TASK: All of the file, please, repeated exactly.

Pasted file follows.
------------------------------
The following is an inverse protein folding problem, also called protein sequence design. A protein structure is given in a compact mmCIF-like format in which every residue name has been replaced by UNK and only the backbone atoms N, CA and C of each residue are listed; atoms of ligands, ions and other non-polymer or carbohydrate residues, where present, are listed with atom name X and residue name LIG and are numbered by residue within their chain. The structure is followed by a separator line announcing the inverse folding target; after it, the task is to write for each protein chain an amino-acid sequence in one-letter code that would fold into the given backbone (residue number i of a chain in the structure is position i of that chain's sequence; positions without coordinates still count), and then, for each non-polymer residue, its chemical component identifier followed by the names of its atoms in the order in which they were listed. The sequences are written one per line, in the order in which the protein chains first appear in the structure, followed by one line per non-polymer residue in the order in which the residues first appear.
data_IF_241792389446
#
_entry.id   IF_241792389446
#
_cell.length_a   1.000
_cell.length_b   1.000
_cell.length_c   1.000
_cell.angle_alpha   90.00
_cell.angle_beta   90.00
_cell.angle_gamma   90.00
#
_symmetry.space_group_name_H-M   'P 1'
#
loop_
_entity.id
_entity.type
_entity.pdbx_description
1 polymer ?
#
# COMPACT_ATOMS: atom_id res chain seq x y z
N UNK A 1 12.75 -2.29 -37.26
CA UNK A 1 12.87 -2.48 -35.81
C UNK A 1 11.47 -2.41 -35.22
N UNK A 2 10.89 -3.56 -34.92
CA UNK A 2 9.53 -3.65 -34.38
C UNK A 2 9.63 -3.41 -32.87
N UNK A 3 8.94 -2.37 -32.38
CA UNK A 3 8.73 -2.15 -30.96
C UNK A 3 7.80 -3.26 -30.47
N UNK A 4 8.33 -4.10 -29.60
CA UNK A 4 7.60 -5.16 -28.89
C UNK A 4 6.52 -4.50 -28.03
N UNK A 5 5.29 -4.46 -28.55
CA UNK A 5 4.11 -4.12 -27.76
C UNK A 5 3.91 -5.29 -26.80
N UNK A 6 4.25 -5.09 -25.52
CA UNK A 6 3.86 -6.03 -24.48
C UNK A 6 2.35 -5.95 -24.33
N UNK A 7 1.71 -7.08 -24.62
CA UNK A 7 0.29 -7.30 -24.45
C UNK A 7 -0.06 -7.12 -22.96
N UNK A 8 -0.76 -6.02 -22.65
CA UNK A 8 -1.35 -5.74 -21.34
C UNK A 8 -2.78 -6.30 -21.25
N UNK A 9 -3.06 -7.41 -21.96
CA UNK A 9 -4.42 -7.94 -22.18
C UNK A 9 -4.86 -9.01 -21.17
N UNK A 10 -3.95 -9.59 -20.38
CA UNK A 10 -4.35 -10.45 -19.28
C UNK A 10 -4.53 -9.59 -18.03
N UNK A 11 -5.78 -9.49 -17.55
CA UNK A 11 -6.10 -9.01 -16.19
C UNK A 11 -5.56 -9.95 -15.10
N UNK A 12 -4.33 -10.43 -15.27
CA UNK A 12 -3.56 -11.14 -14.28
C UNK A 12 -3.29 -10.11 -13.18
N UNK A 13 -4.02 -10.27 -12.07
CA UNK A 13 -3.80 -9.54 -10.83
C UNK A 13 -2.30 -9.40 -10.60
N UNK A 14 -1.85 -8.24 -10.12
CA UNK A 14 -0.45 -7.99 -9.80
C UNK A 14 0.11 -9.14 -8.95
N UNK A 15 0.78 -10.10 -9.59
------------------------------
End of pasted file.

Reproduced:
The following is an inverse protein folding problem, also called protein sequence design. A protein structure is given in a compact mmCIF-like format in which every residue name has been replaced by UNK and only the backbone atoms N, CA and C of each residue are listed; atoms of ligands, ions and other non-polymer or carbohydrate residues, where present, are listed with atom name X and residue name LIG and are numbered by residue within their chain. The structure is followed by a separator line announcing the inverse folding target; after it, the task is to write for each protein chain an amino-acid sequence in one-letter code that would fold into the given backbone (residue number i of a chain in the structure is position i of that chain's sequence; positions without coordinates still count), and then, for each non-polymer residue, its chemical component identifier followed by the names of its atoms in the order in which they were listed. The sequences are written one per line, in the order in which the protein chains first appear in the structure, followed by one line per non-polymer residue in the order in which the residues first appear.
data_IF_241792389446
#
_entry.id   IF_241792389446
#
_cell.length_a   1.000
_cell.length_b   1.000
_cell.length_c   1.000
_cell.angle_alpha   90.00
_cell.angle_beta   90.00
_cell.angle_gamma   90.00
#
_symmetry.space_group_name_H-M   'P 1'
#
loop_
_entity.id
_entity.type
_entity.pdbx_description
1 polymer ?
#
# COMPACT_ATOMS: atom_id res chain seq x y z
N UNK A 1 12.75 -2.29 -37.26
CA UNK A 1 12.87 -2.48 -35.81
C UNK A 1 11.47 -2.41 -35.22
N UNK A 2 10.89 -3.56 -34.92
CA UNK A 2 9.53 -3.65 -34.38
C UNK A 2 9.63 -3.41 -32.87
N UNK A 3 8.94 -2.37 -32.38
CA UNK A 3 8.73 -2.15 -30.96
C UNK A 3 7.80 -3.26 -30.47
N UNK A 4 8.33 -4.10 -29.60
CA UNK A 4 7.60 -5.16 -28.89
C UNK A 4 6.52 -4.50 -28.03
N UNK A 5 5.29 -4.46 -28.55
CA UNK A 5 4.11 -4.12 -27.76
C UNK A 5 3.91 -5.29 -26.80
N UNK A 6 4.25 -5.09 -25.52
CA UNK A 6 3.86 -6.03 -24.48
C UNK A 6 2.35 -5.95 -24.33
N UNK A 7 1.71 -7.08 -24.62
CA UNK A 7 0.29 -7.30 -24.45
C UNK A 7 -0.06 -7.12 -22.96
N UNK A 8 -0.76 -6.02 -22.65
CA UNK A 8 -1.35 -5.74 -21.34
C UNK A 8 -2.78 -6.30 -21.25
N UNK A 9 -3.06 -7.41 -21.96
CA UNK A 9 -4.42 -7.94 -22.18
C UNK A 9 -4.86 -9.01 -21.17
N UNK A 10 -3.95 -9.59 -20.38
CA UNK A 10 -4.35 -10.45 -19.28
C UNK A 10 -4.53 -9.59 -18.03
N UNK A 11 -5.78 -9.49 -17.55
CA UNK A 11 -6.10 -9.01 -16.19
C UNK A 11 -5.56 -9.95 -15.10
N UNK A 12 -4.33 -10.43 -15.27
CA UNK A 12 -3.56 -11.14 -14.28
C UNK A 12 -3.29 -10.11 -13.18
N UNK A 13 -4.02 -10.27 -12.07
CA UNK A 13 -3.80 -9.54 -10.83
C UNK A 13 -2.30 -9.40 -10.60
N UNK A 14 -1.85 -8.24 -10.12
CA UNK A 14 -0.45 -7.99 -9.80
C UNK A 14 0.11 -9.14 -8.95
N UNK A 15 0.78 -10.10 -9.59